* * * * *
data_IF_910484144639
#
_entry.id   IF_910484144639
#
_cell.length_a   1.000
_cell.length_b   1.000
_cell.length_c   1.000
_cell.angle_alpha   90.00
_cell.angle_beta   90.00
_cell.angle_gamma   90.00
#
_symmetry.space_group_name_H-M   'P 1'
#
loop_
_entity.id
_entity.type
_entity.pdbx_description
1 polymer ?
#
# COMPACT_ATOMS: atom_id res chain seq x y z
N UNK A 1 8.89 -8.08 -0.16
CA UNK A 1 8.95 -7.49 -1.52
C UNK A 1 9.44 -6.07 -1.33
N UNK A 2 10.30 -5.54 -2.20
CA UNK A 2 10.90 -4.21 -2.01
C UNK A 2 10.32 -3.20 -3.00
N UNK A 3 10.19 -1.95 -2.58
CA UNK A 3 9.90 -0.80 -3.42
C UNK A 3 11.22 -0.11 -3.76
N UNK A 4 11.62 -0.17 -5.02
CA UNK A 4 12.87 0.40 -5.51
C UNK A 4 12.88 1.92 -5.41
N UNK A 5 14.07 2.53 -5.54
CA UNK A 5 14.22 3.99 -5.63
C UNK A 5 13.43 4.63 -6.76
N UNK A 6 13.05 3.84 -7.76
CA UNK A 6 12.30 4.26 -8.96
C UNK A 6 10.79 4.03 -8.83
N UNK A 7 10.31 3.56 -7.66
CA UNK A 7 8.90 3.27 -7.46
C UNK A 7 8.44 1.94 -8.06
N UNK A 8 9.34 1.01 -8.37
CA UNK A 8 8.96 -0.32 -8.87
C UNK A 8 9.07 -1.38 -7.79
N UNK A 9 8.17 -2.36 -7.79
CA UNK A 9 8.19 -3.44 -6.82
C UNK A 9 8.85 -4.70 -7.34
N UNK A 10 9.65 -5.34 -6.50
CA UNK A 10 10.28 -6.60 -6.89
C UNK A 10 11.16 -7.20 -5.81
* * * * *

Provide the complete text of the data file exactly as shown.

data_IF_910484144639
#
_entry.id   IF_910484144639
#
_cell.length_a   1.000
_cell.length_b   1.000
_cell.length_c   1.000
_cell.angle_alpha   90.00
_cell.angle_beta   90.00
_cell.angle_gamma   90.00
#
_symmetry.space_group_name_H-M   'P 1'
#
loop_
_entity.id
_entity.type
_entity.pdbx_description
1 polymer ?
#
# COMPACT_ATOMS: atom_id res chain seq x y z
N UNK A 1 8.89 -8.08 -0.16
CA UNK A 1 8.95 -7.49 -1.52
C UNK A 1 9.44 -6.07 -1.33
N UNK A 2 10.30 -5.54 -2.20
CA UNK A 2 10.90 -4.21 -2.01
C UNK A 2 10.32 -3.20 -3.00
N UNK A 3 10.19 -1.95 -2.58
CA UNK A 3 9.90 -0.80 -3.42
C UNK A 3 11.22 -0.11 -3.76
N UNK A 4 11.62 -0.17 -5.02
CA UNK A 4 12.87 0.40 -5.51
C UNK A 4 12.88 1.92 -5.41
N UNK A 5 14.07 2.53 -5.54
CA UNK A 5 14.22 3.99 -5.63
C UNK A 5 13.43 4.63 -6.76
N UNK A 6 13.05 3.84 -7.76
CA UNK A 6 12.30 4.26 -8.96
C UNK A 6 10.79 4.03 -8.83
N UNK A 7 10.31 3.56 -7.66
CA UNK A 7 8.90 3.27 -7.46
C UNK A 7 8.44 1.94 -8.06
N UNK A 8 9.34 1.01 -8.37
CA UNK A 8 8.96 -0.32 -8.87
C UNK A 8 9.07 -1.38 -7.79
N UNK A 9 8.17 -2.36 -7.79
CA UNK A 9 8.19 -3.44 -6.82
C UNK A 9 8.85 -4.70 -7.34
N UNK A 10 9.65 -5.34 -6.50
CA UNK A 10 10.28 -6.60 -6.89
C UNK A 10 11.16 -7.20 -5.81